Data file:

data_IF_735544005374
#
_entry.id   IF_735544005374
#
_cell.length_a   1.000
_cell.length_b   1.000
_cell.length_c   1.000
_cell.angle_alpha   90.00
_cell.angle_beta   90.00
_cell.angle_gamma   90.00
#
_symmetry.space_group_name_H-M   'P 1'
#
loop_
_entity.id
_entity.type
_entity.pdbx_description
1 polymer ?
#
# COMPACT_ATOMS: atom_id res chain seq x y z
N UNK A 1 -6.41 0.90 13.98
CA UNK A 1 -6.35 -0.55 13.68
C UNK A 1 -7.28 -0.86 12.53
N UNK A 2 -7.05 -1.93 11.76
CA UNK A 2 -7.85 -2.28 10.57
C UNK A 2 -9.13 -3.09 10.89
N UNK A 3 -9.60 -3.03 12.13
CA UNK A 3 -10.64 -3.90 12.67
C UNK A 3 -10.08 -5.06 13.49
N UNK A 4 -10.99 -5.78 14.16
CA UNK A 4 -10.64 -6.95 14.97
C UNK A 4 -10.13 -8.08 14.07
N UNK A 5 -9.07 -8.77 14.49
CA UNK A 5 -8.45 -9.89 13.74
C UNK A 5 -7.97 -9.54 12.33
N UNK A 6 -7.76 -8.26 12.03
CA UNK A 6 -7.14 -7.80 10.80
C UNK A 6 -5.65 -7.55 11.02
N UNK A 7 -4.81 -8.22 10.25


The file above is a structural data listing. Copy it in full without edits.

data_IF_735544005374
#
_entry.id   IF_735544005374
#
_cell.length_a   1.000
_cell.length_b   1.000
_cell.length_c   1.000
_cell.angle_alpha   90.00
_cell.angle_beta   90.00
_cell.angle_gamma   90.00
#
_symmetry.space_group_name_H-M   'P 1'
#
loop_
_entity.id
_entity.type
_entity.pdbx_description
1 polymer ?
#
# COMPACT_ATOMS: atom_id res chain seq x y z
N UNK A 1 -6.41 0.90 13.98
CA UNK A 1 -6.35 -0.55 13.68
C UNK A 1 -7.28 -0.86 12.53
N UNK A 2 -7.05 -1.93 11.76
CA UNK A 2 -7.85 -2.28 10.57
C UNK A 2 -9.13 -3.09 10.89
N UNK A 3 -9.60 -3.03 12.13
CA UNK A 3 -10.64 -3.90 12.67
C UNK A 3 -10.08 -5.06 13.49
N UNK A 4 -10.99 -5.78 14.16
CA UNK A 4 -10.64 -6.95 14.97
C UNK A 4 -10.13 -8.08 14.07
N UNK A 5 -9.07 -8.77 14.49
CA UNK A 5 -8.45 -9.89 13.74
C UNK A 5 -7.97 -9.54 12.33
N UNK A 6 -7.76 -8.26 12.03
CA UNK A 6 -7.14 -7.80 10.80
C UNK A 6 -5.65 -7.55 11.02
N UNK A 7 -4.81 -8.22 10.25